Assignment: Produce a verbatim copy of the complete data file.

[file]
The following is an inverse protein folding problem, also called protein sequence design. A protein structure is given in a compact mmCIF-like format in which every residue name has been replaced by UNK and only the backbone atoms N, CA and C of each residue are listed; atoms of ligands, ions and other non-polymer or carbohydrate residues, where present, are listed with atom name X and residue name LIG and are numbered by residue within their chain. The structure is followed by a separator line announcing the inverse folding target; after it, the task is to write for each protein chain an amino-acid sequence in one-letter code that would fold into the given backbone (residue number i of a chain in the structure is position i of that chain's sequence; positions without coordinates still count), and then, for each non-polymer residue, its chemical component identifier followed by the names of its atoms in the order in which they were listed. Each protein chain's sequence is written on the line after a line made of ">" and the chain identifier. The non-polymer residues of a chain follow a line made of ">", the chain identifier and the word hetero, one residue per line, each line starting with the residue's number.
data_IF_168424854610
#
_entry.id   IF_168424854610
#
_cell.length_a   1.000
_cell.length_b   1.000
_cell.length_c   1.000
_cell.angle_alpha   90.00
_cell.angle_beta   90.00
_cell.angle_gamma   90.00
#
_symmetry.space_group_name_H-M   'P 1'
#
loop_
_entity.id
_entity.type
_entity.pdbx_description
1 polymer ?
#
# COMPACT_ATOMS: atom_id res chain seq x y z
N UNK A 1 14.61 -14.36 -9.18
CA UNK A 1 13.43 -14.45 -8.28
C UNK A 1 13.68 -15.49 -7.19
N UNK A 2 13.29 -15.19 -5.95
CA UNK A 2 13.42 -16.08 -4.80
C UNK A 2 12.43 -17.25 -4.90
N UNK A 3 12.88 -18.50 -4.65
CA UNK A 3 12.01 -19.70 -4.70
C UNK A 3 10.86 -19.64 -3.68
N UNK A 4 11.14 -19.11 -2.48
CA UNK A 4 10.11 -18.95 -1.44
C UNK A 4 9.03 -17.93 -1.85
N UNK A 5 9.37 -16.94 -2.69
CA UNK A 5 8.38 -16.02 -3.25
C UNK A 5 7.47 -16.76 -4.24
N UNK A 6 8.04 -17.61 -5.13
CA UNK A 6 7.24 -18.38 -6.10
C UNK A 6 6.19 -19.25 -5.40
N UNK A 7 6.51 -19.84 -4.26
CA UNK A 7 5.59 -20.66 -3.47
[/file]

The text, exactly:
The following is an inverse protein folding problem, also called protein sequence design. A protein structure is given in a compact mmCIF-like format in which every residue name has been replaced by UNK and only the backbone atoms N, CA and C of each residue are listed; atoms of ligands, ions and other non-polymer or carbohydrate residues, where present, are listed with atom name X and residue name LIG and are numbered by residue within their chain. The structure is followed by a separator line announcing the inverse folding target; after it, the task is to write for each protein chain an amino-acid sequence in one-letter code that would fold into the given backbone (residue number i of a chain in the structure is position i of that chain's sequence; positions without coordinates still count), and then, for each non-polymer residue, its chemical component identifier followed by the names of its atoms in the order in which they were listed. Each protein chain's sequence is written on the line after a line made of ">" and the chain identifier. The non-polymer residues of a chain follow a line made of ">", the chain identifier and the word hetero, one residue per line, each line starting with the residue's number.
data_IF_168424854610
#
_entry.id   IF_168424854610
#
_cell.length_a   1.000
_cell.length_b   1.000
_cell.length_c   1.000
_cell.angle_alpha   90.00
_cell.angle_beta   90.00
_cell.angle_gamma   90.00
#
_symmetry.space_group_name_H-M   'P 1'
#
loop_
_entity.id
_entity.type
_entity.pdbx_description
1 polymer ?
#
# COMPACT_ATOMS: atom_id res chain seq x y z
N UNK A 1 14.61 -14.36 -9.18
CA UNK A 1 13.43 -14.45 -8.28
C UNK A 1 13.68 -15.49 -7.19
N UNK A 2 13.29 -15.19 -5.95
CA UNK A 2 13.42 -16.08 -4.80
C UNK A 2 12.43 -17.25 -4.90
N UNK A 3 12.88 -18.50 -4.65
CA UNK A 3 12.01 -19.70 -4.70
C UNK A 3 10.86 -19.64 -3.68
N UNK A 4 11.14 -19.11 -2.48
CA UNK A 4 10.11 -18.95 -1.44
C UNK A 4 9.03 -17.93 -1.85
N UNK A 5 9.37 -16.94 -2.69
CA UNK A 5 8.38 -16.02 -3.25
C UNK A 5 7.47 -16.76 -4.24
N UNK A 6 8.04 -17.61 -5.13
CA UNK A 6 7.24 -18.38 -6.10
C UNK A 6 6.19 -19.25 -5.40
N UNK A 7 6.51 -19.84 -4.26
CA UNK A 7 5.59 -20.66 -3.47